The defense of the State can be best made by this army in front.
The organization of militia regiments will affect injuriously the reorganizations.
To provide, however, for the full protection of the State, to allay all fears for the safety of Kentucky, and thus render the raising of militia regiments unnecessary, I will send a division of cavalry into the southeastern part of the State as soon as a movement now in progress shall have been completed, which will be before the 15th of next month.
J. B. FOSTER,
The division that I shall send is one of those whose horses are broken down. It can be well mounted and reorganized at Camp Nelson.
J. G. FORSTER,
CAMP NELSON, KY., January 20, 1864.
(Received War Department 6 p. m.)
His Excellency A. LINCOLN,
President United States:
Would you give permission for me to come to see you? I am sure no detriment can come to the service from it.
J. T. BOYLE,
SPECIAL FIELD ORDERS,
HDQRS. DEPT. OF THE TENNESSEE,
No. 6. Memphis, January 20, 1864.
I. The commanding officer at Memphis may organize the loyal citizens of Memphis into a brigade of four regiments for home or local defense and may issue to them arms, accouterments, ammunition, and undress uniforms, to be receipted for and security given for their safe return to the proper authorities on the order of the commanding officer of the post.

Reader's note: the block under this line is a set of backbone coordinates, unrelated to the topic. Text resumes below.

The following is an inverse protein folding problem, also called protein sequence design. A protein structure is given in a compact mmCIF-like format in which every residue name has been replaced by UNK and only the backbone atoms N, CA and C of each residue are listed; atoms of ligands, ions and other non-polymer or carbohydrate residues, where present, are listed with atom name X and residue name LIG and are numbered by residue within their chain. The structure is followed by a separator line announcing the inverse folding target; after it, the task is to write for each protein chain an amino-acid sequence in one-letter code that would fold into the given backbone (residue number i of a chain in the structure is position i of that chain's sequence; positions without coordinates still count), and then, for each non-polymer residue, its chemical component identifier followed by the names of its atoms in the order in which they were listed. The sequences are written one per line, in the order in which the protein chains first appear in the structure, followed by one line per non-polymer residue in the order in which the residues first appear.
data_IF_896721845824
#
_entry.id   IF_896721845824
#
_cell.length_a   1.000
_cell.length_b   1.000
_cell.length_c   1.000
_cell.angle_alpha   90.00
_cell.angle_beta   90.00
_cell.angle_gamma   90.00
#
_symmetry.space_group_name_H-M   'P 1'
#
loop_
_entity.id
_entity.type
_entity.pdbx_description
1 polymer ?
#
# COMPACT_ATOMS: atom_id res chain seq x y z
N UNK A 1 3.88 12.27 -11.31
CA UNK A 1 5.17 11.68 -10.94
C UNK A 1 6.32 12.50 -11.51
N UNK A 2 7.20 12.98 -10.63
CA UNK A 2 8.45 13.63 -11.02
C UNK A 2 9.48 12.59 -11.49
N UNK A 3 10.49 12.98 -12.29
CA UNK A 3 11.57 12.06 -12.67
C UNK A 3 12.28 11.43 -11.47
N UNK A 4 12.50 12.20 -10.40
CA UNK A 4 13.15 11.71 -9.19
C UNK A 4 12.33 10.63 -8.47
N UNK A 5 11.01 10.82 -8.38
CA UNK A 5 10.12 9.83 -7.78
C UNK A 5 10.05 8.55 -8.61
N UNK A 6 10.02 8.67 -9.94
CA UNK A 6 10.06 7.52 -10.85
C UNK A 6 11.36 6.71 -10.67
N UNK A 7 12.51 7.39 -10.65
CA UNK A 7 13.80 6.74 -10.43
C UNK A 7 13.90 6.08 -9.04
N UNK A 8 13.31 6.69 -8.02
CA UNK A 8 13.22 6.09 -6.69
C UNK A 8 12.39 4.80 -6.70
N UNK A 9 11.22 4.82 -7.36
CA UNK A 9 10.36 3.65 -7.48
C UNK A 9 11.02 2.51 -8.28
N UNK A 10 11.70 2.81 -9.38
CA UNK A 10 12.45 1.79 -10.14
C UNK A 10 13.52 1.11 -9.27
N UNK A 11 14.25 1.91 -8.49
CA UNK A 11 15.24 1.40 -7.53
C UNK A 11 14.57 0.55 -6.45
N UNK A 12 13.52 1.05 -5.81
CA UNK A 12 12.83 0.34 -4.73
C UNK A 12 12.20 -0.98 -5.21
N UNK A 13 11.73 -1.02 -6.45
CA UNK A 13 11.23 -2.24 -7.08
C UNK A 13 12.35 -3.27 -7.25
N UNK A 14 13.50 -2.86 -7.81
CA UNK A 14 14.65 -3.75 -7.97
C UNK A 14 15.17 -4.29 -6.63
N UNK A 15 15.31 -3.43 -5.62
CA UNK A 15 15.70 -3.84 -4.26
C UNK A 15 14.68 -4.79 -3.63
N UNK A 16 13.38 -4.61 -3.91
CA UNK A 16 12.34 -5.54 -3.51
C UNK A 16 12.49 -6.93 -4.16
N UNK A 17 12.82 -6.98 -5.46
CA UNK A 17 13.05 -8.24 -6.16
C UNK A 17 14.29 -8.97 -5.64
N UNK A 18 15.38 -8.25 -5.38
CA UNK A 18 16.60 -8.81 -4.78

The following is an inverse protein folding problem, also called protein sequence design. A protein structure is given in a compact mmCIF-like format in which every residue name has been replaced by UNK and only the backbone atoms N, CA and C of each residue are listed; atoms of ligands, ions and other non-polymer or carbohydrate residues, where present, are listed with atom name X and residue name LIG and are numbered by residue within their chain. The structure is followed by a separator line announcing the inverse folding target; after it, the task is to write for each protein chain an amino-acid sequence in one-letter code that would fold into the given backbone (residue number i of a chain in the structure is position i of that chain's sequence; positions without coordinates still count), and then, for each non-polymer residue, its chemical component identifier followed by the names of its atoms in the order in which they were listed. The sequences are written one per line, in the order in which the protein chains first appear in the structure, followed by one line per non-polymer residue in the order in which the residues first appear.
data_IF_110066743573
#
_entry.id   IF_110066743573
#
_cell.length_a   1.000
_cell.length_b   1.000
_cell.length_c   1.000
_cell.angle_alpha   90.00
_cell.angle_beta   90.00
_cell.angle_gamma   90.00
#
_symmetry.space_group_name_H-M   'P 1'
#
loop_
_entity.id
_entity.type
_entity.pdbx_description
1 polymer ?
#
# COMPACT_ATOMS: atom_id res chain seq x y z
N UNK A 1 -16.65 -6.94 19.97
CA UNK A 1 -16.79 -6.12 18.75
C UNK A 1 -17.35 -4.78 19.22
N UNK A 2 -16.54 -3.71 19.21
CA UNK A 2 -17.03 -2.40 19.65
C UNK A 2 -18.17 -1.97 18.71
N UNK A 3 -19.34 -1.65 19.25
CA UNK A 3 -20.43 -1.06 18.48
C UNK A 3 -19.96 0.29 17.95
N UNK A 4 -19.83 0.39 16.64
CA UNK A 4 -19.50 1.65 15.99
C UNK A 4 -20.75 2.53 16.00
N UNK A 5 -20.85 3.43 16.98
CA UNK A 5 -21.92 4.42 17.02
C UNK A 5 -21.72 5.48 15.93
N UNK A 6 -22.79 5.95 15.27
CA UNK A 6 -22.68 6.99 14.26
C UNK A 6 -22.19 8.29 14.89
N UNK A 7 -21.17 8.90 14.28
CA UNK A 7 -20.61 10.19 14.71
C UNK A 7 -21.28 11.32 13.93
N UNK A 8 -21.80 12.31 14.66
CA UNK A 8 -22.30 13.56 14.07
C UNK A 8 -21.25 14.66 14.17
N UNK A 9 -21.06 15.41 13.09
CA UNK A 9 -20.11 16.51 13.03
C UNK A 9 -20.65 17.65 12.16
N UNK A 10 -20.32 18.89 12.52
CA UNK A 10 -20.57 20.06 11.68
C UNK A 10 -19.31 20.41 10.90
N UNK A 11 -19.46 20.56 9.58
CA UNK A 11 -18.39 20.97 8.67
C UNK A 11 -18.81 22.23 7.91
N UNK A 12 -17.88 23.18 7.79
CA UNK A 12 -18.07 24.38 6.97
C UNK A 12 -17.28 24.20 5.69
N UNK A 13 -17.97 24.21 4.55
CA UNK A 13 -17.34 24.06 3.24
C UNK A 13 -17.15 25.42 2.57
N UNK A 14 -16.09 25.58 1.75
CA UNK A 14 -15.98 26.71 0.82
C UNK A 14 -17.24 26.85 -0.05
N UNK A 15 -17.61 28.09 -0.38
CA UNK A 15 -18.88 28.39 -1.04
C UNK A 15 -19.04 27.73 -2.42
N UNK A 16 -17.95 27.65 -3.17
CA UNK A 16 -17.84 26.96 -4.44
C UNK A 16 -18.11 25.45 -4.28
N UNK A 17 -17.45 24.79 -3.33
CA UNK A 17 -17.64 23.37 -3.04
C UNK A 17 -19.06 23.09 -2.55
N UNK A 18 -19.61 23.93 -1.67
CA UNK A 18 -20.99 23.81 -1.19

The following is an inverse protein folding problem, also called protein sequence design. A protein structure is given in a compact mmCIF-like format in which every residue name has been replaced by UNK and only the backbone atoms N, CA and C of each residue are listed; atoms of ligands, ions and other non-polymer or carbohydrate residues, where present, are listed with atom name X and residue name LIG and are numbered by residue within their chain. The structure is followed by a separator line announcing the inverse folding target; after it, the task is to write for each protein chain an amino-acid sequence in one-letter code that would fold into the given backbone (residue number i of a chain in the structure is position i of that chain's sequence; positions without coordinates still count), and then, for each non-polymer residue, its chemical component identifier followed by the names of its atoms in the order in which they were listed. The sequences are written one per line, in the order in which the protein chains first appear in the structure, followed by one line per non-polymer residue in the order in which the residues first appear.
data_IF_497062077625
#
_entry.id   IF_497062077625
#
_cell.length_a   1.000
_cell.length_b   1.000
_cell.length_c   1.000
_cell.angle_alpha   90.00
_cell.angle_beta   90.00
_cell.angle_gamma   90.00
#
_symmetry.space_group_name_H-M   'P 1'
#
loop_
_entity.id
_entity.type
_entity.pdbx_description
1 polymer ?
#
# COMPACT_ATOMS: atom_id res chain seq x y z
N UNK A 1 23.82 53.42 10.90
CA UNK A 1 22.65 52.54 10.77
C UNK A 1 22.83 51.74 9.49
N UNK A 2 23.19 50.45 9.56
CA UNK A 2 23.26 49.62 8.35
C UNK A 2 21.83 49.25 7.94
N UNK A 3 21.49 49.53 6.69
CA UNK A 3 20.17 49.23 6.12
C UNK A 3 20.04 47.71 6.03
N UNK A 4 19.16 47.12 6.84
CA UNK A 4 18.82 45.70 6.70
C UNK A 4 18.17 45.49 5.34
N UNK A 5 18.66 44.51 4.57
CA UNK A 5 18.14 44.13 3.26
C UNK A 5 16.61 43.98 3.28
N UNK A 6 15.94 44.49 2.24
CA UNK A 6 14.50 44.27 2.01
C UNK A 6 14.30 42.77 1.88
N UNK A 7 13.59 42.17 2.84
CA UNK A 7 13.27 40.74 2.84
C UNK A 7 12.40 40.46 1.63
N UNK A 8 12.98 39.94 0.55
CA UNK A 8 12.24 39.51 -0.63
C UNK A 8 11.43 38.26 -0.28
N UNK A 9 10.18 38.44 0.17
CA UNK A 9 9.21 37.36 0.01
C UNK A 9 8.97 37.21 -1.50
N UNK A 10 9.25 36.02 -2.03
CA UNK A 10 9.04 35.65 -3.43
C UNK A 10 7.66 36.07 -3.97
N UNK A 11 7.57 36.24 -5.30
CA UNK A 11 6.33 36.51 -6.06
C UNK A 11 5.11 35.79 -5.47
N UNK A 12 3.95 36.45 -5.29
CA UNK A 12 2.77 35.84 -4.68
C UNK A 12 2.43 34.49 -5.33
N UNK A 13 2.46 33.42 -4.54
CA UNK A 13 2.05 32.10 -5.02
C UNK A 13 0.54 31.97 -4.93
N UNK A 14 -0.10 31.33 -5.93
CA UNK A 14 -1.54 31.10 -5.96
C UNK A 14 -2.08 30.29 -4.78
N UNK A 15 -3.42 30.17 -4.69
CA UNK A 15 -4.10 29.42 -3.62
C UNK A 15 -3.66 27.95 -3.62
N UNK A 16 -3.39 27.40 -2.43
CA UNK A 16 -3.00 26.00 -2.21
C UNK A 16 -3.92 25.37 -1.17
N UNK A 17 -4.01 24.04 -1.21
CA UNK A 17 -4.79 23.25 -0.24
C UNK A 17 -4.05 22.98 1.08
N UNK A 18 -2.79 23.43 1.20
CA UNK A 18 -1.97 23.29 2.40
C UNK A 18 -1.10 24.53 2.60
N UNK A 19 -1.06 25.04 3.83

II. The quartermaster may set apart and dedicate to the use of these regiments as armories or places of rendezvous suitable buildings, such as cotton-sheds, one to each regiment, said buildings to be of those already in the possession of the United States by reason of abandonment by disloyal owners. One to be at or near the navy-yard, tow to be at or near the railroad depot, and the fourth to be at or near Fort Picketing, and the quartermaster may expend any materials now on hand to adapt these buildings to the uses named, viz, armories for the home guards.
III. The troops organized under this order shall be exempt from conscription under department orders (but liable, or course, to the laws of the United States), unless by neglect of duty they render themselves liable to expulsion from their regiment of command. They will take the oath of allegiance required by law and sign a written agreement to do such local guard duty, drills, and defense of the city as may be required of them by the post commander and the brigade commander he may appoint over them, subject to approval of these department headquarters.